Dr Sevket Hylton Akyildiz

Post-Doctoral Research Associate, School of Oriental and African Studies (SOAS)


Independent Researcher 2014-2016

 

  • Post-Doctoral Research Associate — 2012-2014 (SOAS, University of London). A study of social and cultural change in twenty-first century southern England in the context of British Muslims living in non-city urbanised environments and the response of various parties. My methodology is participant observation and unstructured and semi-structured interviews. I will interview a cohort of 40 interviewees. Furthermore, I will examine local government documents and newspapers. The case study is the numerically small and ethnically heterogeneous British Muslim community at East Sussex, England, with special reference to coastal small town(s). My overall research is an alternative analysis to the notions of city based, ‘ghetto’ mentalities supposedly held by large ethic communities and their communal resistance to social integration into British mainstream society. Aims: In contrast, I will highlight and provide evidence of the generally successful social integration of minority Muslim communities into the British civic sphere. In respect of this, my research themes cover the following: (i) the institutionalisation of mosques in small town England, (ii) local Muslim community needs and want, internal community politics, and inter-communal relations (iii) the evolving nature of British citizenship, trust/distrust issues and (iv) the affect of social and cultural change on the local non-Muslim community and their responses. The theoretical framework looks at multiculturalism, existing British state-church/mosque relations and work by Ash Amin. 
  • Teaching Fellow  SOAS, University of London 

 

 

  • Ph.D. completed 2011 SOAS, University of London
  • An in-depth history of ideas, intellectual history study of Soviet enculturation and acculturation in Muslim Central Asia. My methodology was library based, using English language Cold War texts and literature which cover and Marxist-Leninist primary sources. My research explained (1) the core Soviet socialisation channels: schools, colleges, trade schools, universities, sport and leisure institutions, public ceremony, mass mobilisation and ritual, and the youth movements of Soviet Central Asia: the Pioneers and the Komsomol, (2) the building of the collective ‘socialist people’ with a shared ideological consciousness – commonly and mistakenly known in the West as the ‘Soviet Man’, (3) the affect of Gorbachev’s perestroika restructuring and glasnost openness policies on education and the preparation of young people for the adult world in Central Asia, (4) the significance of civic values and norms within an authoritarian education system – with the aim to create a common outlook amidst 100 plus different ethnic-cultural Soviet nations and peoples. My PhD was entirely self-funded, and I balanced my research with paid employment. The case study was Uzbekistan, the Muslim majority country with the largest population in Central Asia. And with an intellectual focus upon social issues, theory and education. The time period was 1924-1991 CE, with particular focus upon the 1980s. The theoretical framework used is R.M. Smith’s Stories of Peoplehood: The Politics and Morals of Political Membership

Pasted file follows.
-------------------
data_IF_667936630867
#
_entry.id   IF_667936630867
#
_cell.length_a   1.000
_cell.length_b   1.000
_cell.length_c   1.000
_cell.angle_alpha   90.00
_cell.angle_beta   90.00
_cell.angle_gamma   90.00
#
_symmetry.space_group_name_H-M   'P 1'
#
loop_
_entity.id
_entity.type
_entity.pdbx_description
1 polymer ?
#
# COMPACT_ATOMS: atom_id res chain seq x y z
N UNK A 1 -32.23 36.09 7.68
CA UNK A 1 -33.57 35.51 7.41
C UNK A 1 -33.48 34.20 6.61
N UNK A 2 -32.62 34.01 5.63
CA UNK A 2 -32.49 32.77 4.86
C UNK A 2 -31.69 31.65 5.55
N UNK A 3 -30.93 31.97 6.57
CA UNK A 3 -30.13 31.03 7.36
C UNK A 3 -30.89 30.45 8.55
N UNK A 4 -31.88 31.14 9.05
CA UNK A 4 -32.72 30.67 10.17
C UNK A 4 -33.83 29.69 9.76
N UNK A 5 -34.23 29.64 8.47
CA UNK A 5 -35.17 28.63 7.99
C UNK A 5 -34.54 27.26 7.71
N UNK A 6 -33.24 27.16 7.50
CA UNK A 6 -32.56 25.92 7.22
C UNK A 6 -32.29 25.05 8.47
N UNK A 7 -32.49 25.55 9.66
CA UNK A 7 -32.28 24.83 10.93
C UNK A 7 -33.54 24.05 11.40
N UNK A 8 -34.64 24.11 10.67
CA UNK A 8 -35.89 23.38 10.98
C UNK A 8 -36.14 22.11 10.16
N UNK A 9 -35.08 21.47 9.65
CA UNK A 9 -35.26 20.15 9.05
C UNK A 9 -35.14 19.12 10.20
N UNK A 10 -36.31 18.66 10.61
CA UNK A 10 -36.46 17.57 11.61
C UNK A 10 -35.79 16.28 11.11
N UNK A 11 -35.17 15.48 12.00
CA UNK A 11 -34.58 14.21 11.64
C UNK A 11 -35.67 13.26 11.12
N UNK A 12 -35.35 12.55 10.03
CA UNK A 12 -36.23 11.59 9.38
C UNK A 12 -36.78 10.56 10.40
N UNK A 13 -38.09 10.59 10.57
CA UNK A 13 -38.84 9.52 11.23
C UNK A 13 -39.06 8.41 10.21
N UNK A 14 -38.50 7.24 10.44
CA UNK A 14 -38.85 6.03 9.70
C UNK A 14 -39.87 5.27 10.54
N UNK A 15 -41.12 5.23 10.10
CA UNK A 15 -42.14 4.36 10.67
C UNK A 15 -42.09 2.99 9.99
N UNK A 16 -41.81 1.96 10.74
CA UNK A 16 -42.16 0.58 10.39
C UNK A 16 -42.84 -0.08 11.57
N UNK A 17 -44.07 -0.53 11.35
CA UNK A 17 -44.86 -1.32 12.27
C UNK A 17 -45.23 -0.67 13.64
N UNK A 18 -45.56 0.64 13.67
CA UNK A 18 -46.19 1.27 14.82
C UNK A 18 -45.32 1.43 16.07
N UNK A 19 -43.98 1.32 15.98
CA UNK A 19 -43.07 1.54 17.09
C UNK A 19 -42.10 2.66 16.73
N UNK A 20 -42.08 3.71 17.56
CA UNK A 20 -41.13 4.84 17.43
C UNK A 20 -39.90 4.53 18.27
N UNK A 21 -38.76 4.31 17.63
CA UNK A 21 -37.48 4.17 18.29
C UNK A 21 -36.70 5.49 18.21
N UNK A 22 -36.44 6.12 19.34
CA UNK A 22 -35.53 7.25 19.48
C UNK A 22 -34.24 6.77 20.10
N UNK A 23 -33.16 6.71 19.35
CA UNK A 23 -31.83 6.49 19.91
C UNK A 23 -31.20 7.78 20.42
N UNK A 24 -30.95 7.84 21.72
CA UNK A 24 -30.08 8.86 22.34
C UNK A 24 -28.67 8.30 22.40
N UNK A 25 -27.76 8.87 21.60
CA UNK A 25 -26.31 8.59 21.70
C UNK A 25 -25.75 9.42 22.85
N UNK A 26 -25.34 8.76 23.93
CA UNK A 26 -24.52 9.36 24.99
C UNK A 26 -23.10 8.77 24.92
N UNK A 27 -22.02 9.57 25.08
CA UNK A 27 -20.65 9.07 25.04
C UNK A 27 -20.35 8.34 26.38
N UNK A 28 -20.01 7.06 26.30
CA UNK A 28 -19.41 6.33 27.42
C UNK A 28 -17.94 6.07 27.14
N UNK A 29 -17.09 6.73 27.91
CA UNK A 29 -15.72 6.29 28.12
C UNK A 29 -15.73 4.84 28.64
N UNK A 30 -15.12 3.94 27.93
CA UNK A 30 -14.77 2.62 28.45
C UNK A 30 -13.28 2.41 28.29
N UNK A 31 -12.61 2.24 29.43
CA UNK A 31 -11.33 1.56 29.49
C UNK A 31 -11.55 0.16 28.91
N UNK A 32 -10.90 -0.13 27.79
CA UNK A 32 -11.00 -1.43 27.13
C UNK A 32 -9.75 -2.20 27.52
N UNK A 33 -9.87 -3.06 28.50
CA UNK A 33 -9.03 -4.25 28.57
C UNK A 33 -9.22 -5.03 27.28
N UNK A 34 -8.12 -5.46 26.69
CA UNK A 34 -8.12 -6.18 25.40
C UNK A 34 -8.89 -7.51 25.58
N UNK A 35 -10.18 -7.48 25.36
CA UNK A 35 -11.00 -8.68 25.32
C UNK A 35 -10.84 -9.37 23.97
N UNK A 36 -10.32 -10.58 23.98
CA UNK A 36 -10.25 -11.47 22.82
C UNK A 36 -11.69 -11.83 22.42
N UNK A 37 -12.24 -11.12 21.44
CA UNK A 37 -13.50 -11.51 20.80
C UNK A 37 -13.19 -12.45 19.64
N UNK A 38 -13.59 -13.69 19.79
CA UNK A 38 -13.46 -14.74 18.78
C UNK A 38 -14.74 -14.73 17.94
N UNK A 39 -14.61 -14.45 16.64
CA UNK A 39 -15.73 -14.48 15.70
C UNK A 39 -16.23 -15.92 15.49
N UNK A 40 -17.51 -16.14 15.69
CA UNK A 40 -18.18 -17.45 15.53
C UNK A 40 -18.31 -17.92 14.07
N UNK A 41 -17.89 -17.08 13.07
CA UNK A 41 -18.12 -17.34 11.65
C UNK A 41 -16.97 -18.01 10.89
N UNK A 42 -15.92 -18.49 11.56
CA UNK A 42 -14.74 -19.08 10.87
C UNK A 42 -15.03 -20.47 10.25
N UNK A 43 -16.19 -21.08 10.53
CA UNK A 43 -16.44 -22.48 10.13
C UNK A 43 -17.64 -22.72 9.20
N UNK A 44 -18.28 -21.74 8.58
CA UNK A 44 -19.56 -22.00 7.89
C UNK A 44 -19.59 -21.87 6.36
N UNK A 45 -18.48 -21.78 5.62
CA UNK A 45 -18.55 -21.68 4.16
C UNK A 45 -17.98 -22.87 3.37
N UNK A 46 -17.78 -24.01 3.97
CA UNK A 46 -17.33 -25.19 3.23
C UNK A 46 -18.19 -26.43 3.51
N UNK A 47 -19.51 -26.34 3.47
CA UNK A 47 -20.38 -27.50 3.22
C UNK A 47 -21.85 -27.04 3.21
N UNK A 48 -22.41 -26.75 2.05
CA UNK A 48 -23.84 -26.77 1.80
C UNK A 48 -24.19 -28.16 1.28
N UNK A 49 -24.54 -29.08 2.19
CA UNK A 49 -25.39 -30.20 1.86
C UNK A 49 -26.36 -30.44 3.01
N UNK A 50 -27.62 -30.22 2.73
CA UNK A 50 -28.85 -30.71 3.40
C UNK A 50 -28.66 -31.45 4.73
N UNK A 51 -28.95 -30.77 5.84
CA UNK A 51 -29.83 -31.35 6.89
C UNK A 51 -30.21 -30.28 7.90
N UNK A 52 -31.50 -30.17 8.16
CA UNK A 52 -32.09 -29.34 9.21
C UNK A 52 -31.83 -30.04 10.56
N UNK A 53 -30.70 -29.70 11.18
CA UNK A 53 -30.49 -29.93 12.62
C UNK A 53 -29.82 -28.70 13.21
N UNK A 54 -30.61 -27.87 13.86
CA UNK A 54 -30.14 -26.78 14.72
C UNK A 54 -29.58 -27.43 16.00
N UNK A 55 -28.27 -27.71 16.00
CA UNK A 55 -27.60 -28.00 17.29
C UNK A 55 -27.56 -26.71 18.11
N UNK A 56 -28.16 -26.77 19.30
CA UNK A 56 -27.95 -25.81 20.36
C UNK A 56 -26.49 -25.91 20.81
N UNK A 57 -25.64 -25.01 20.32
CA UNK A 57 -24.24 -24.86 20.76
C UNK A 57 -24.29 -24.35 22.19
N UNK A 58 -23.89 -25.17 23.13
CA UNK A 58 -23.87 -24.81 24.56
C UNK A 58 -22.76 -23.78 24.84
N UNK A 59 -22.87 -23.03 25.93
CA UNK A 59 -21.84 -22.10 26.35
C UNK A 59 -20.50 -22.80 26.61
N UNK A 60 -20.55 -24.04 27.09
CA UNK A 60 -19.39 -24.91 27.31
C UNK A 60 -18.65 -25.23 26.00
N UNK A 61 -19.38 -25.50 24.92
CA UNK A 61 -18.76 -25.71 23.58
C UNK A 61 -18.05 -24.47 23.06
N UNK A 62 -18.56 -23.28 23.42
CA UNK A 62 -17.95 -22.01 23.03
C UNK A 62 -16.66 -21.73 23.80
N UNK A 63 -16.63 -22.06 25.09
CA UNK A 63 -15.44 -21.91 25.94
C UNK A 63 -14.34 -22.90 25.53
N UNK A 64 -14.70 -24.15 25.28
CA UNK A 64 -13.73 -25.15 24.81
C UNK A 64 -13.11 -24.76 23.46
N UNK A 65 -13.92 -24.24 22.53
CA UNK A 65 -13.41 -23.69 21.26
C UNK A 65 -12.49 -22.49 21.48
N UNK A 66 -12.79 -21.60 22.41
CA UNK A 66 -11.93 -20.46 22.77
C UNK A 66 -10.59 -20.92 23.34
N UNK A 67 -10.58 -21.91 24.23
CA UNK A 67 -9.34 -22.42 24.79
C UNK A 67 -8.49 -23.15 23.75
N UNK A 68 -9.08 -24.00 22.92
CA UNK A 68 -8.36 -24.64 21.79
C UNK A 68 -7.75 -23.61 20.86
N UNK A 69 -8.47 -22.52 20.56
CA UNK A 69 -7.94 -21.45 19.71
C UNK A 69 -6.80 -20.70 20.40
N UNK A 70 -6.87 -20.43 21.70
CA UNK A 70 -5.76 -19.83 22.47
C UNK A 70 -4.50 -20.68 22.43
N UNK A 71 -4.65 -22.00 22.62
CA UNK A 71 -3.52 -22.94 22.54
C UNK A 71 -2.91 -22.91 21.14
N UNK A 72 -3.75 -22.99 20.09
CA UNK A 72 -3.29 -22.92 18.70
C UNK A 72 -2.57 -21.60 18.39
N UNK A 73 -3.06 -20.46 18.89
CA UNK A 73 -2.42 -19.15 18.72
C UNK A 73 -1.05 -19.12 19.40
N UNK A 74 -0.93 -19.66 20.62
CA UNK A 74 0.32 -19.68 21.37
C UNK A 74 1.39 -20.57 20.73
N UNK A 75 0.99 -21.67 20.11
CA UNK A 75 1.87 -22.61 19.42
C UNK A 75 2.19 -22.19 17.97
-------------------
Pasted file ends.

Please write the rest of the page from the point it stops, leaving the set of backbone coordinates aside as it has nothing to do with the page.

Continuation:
• MA  Middle Eastern Studies (SOAS, University of London) Major in Central Asia 1850-2000 CE. 
  • BA (Hons) – Political Philosophy & European History (Kingston University) 
  • BSc (Econ) – Information & Library Studies (Aberystwyth, University of Wales)

Events

Forthcoming Events

Aug
10

Summer Scout for Disadvantaged Children

Summer Scout for Disadvantaged Children project aims to enable children aged between 9-15 to actively engage with peers through educational and leisurely scout activities resulting in a better understanding of using their free time wisely and actively, thus building their self-esteem and confidence by developing their social interaction and communication skills.


Nov
1

British Engagement Programme for Displaced Children

British Engagement Project for Displaced Children seeks to enhance understanding of British values, culture, and history through a professionally developed non-informal curricula designed for displaced (i.e. asylum seekers, refugees, forced migrants) families children, aged between 11-16.


Latest News

A Tide of Humanity: Discussing the Migrant Crisis

On 27 November 2015, LCSS has successfully organised a roundtable at SOAS to discuss the recent Migrant Crisis


LCSS Training Programme on Ottoman and Archival Studies, London, 3rd-7th August 2015

In August 2015, LCSS has successfully conducted the Training Programme on Ottoman and Archival Studies, which took place in London and Oxford.


LCSS Summer School 2015

We are excited to conduct LCSS's first summer school and to host a lovely group of students from Azerbaijan. 20 July - 14 August


International Conference on Gender and Education: Critical Issues, Policy and Practice: Re-Gendering Education

LCSS’s growing gender platform continued its international conference series in Bloomington, IN, United States on International Conference on Gender and Education


Blog

“Insider” and/or “outsider: Anthropologists’ constant status negotiation”

Feray J. Baskin - PhD Candidate, Indiana University, Bloomington, IN, USA


In the Name of the Nation: the burqa ban, French values and Islam

Daniela Alaattinoğlu - PhD Candidate, European University Institute - Florence, Italy


On Welfare Reform with Baroness Molly Meacher

Interview by Ozdemir Ahmet - On Thursday 4 April 2013 An interview was conducted with Baroness Molly Meacher at the House of Lords where questions were put out to her with regards to the welfare reforms introduced by the coalition.


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